January 19, 2007 at 9:47 am

    There is a surfeit of attributions to Dawn in these comments that are not actually based upon anything Dawn ever said. They are based upon what Jill said Dawn thinks. The majority of you seem to be criticizing some phantom that you imagine Dawn to be. I suggest more rigor if you want to be taken seriously. (Unless you are simply trying to join that primitive male element that gathers around the fire, beats his drum, and riles up the troups with incoherent bellows.)

  76. N.
    January 19, 2007 at 11:11 am

    What Ms. Eden “thinks” is made abundantly clear any time the woman can get her hands on an audience, and is posted on her blog on a daily basis.

    There is nothing complicated or even interesting about Dawn Eden. She’s a typical aging groupie, used up, no longer wanted for her body, and not quite so very desirable as wife material by the current group she’s chosen to charm and woo in her never-ending quest for attention. It’s not even that unusual that she’s blaming everyone and everything from a fictional television character to some vague, nebulous set of attitudes she personally bought into back in the day for her current state of unhappy singlehood.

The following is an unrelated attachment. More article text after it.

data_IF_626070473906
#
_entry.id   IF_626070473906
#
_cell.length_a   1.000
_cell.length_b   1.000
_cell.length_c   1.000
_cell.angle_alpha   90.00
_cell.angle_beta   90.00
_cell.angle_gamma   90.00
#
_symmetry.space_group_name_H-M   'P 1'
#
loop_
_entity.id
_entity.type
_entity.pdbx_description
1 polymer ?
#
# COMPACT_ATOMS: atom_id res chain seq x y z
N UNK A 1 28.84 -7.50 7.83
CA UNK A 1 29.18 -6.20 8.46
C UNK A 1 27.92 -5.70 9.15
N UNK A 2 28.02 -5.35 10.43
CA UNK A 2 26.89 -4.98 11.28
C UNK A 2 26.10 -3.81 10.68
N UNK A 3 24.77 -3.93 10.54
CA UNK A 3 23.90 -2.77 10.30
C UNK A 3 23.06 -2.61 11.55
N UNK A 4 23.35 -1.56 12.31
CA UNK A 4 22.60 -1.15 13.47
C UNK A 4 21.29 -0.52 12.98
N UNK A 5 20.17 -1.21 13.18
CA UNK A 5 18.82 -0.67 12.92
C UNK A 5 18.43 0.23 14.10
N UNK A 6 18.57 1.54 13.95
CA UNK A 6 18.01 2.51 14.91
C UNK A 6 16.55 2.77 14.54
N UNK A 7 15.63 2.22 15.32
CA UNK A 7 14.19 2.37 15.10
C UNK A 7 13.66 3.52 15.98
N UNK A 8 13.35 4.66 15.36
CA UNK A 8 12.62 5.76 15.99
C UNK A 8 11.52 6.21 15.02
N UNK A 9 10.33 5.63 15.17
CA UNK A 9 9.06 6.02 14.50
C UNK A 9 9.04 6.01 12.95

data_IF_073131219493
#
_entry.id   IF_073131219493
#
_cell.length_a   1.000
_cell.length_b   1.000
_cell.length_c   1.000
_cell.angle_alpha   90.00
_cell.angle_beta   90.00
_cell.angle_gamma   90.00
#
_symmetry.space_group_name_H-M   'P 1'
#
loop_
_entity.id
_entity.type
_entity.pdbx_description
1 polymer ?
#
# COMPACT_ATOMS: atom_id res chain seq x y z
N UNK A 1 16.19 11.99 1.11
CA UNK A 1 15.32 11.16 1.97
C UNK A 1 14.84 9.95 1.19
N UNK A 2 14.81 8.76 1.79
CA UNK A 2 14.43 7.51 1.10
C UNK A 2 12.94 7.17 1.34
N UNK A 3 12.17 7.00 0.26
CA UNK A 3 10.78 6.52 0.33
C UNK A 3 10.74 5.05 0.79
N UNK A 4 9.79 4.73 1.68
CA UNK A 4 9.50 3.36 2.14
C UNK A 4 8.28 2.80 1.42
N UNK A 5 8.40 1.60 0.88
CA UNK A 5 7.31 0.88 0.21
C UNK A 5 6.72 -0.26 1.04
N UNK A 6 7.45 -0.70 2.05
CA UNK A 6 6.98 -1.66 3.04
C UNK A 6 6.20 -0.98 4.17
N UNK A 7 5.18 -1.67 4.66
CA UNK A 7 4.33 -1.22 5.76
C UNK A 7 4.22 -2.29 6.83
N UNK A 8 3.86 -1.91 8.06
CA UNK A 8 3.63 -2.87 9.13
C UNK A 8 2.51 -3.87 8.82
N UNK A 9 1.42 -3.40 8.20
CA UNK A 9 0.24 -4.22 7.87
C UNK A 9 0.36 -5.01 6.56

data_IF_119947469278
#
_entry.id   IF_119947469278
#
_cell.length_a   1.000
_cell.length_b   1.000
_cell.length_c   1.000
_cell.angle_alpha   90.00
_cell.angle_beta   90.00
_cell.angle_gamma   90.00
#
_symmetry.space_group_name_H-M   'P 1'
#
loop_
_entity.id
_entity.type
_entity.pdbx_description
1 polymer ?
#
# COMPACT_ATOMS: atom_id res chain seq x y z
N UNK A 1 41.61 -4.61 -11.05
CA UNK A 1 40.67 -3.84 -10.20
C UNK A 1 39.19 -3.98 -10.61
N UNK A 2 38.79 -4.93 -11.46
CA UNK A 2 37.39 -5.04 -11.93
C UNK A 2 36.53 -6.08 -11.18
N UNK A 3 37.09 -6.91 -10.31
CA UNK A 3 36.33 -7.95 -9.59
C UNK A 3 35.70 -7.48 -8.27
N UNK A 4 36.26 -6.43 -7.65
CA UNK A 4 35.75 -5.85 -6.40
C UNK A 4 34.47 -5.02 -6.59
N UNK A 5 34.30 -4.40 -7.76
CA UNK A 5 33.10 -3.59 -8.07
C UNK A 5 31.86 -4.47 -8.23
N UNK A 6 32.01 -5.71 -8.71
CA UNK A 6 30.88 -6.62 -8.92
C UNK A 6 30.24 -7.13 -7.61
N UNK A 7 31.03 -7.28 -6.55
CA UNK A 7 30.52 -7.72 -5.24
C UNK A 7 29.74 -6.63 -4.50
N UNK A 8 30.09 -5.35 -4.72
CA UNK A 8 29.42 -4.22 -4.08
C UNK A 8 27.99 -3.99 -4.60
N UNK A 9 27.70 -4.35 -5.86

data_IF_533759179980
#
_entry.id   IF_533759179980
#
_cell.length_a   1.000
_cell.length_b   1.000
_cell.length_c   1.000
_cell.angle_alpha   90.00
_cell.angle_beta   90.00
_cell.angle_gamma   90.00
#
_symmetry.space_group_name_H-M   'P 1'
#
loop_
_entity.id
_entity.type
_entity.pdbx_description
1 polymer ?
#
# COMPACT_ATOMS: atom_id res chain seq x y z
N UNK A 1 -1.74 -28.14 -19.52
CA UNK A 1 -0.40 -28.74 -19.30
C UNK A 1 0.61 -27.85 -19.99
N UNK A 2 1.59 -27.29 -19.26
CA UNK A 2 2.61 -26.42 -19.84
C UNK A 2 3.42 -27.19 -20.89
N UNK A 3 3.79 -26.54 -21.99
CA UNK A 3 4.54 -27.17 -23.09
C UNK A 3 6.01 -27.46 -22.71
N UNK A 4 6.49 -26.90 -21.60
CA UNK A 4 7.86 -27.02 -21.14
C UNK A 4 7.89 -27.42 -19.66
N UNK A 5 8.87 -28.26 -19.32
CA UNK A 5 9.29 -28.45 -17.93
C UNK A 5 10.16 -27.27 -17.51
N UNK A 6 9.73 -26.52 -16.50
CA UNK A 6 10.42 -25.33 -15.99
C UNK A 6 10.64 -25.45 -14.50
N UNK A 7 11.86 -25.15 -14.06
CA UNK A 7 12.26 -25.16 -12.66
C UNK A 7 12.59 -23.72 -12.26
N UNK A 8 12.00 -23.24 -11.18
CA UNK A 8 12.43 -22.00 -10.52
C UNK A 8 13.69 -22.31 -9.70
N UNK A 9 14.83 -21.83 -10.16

Until she takes some responsibility for her own lack of forethought and her own lack of self-discipline, nothing in this world or outside of it will ever be enough to fill the emptiness she feels.

    She needs to grow up, admit that she fucked up and made a lot of really shitty choices, and that she and she alone is responsible for where she is now. Then, maybe, she’ll begin to feel whole.

    As for attributing a whole lotta bullshit that’s not based on anything but what a single person thinks…please. Dawn’s based an entire blog and an entire book on doing exactly that. Her ridiculous generalizations and assumptions about other people’s lives would be laughable if she wasn’t such a truly sad, unhappy person.

    It’s sorry that she’s unmarried, unwanted, and lonely. Not my fault, not the fault of HBO productions, not the fault of the liberal media, not Jill’s fault, not the fault of the cheesey, dumbass guys she wasted her time on….ain’t nobody’s fault but her own.

  77. Anon
    January 19, 2007 at 12:36 pm

    N.,

    Your unbridled ad hominem and lack of addressing anything Dawn ever intended to say makes my point incredibly well. It is from a very frequent reading of her blog that I can say quite confidently that she is tremendously misrepresented here. (In some ways it is so obvious, I have to wonder if it isn’t intentional, which certainly doesn’t reflect well on things here.) Keep banging that drum.